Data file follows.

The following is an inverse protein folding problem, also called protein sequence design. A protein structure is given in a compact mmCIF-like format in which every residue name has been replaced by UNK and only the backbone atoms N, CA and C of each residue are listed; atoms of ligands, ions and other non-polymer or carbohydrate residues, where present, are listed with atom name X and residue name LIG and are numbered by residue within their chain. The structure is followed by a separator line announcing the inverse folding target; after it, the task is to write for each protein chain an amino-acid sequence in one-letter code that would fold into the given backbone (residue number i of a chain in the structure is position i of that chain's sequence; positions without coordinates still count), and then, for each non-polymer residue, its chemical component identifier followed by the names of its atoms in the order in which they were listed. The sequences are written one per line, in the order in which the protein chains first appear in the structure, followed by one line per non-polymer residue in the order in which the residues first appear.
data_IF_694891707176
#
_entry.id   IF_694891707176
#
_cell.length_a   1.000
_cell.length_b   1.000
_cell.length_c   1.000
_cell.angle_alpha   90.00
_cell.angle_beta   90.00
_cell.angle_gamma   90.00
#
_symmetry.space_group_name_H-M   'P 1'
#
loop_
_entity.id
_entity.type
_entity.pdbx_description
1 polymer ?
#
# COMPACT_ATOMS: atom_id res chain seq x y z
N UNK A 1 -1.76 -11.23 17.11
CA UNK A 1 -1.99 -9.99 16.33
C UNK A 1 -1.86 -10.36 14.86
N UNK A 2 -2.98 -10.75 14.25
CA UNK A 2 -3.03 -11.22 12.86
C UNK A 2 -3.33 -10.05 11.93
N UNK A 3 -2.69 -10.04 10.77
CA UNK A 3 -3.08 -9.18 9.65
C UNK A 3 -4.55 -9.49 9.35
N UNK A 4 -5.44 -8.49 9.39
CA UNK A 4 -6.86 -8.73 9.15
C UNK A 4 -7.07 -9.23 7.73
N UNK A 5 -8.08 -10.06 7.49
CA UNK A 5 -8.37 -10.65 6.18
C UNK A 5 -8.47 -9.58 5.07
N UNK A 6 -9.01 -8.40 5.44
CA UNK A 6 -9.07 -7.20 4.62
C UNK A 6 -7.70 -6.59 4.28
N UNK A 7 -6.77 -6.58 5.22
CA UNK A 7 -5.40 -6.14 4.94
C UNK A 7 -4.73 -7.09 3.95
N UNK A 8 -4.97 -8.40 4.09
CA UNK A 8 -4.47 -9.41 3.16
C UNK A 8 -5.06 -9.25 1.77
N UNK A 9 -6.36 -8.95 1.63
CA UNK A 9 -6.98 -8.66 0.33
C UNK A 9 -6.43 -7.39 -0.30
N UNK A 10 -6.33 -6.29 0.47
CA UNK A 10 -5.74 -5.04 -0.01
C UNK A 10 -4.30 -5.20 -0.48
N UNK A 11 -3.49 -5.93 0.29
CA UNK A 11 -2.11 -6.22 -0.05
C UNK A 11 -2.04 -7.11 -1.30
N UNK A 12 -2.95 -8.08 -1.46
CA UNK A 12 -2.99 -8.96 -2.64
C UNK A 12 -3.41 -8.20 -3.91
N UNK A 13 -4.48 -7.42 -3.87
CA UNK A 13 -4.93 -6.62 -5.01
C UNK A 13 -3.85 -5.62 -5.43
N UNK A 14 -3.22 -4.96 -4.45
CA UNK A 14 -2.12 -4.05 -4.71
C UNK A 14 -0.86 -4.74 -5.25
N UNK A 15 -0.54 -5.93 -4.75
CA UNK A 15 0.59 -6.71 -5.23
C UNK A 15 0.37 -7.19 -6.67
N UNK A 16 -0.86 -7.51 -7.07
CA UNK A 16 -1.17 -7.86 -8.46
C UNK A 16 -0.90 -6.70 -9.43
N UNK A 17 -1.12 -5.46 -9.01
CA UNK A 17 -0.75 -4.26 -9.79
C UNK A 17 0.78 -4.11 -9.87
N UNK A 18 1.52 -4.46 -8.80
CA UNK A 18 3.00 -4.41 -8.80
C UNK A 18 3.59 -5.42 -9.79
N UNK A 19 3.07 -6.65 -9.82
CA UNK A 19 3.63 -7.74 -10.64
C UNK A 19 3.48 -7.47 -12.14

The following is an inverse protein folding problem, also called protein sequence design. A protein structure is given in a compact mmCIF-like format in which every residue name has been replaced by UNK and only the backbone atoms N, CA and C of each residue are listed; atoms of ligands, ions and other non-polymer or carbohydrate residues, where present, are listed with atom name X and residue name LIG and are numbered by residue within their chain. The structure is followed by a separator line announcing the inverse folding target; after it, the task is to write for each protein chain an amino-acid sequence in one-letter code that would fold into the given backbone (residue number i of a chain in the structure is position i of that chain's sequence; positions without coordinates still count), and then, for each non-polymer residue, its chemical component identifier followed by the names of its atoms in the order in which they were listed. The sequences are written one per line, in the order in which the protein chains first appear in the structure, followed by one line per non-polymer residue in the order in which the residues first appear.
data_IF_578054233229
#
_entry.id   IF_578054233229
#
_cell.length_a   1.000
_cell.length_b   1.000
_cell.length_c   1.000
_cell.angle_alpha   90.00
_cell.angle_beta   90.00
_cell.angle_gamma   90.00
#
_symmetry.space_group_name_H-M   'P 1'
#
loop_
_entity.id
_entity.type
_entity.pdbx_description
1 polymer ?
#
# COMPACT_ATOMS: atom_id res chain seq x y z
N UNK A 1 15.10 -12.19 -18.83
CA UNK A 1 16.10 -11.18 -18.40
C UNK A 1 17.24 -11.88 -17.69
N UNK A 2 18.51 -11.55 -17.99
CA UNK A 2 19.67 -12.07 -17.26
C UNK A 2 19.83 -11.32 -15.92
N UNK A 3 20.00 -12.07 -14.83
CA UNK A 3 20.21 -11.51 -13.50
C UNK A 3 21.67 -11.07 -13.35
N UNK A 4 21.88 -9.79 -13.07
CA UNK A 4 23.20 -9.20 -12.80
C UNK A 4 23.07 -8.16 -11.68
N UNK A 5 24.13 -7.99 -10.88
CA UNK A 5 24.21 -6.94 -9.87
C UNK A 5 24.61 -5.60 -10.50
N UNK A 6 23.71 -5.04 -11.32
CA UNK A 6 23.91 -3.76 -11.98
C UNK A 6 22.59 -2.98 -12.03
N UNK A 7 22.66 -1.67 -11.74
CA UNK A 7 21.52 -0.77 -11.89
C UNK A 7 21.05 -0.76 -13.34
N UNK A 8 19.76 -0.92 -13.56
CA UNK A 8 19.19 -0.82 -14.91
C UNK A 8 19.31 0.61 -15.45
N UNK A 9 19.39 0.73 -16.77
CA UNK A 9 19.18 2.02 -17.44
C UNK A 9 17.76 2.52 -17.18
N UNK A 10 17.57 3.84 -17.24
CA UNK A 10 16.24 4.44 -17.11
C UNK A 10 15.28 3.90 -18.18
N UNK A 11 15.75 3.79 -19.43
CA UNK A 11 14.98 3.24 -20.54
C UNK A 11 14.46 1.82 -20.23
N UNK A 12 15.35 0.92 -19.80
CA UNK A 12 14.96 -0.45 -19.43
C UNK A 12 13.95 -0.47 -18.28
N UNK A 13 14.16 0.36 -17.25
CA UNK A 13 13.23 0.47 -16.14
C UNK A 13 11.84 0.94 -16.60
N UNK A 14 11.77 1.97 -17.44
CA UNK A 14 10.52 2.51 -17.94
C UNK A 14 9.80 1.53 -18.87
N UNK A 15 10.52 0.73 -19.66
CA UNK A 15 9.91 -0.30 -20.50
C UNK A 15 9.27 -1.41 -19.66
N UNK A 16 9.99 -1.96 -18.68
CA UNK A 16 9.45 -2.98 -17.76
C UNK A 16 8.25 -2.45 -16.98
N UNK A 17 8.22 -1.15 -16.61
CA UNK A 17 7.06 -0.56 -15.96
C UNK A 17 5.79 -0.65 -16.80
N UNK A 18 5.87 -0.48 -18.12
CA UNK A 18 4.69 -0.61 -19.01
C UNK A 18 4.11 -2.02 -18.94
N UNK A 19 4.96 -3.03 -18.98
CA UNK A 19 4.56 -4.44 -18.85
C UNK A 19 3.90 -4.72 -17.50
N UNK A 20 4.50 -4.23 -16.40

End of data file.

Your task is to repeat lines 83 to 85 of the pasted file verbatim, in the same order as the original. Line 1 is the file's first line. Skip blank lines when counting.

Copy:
#
_cell.length_a   1.000
_cell.length_b   1.000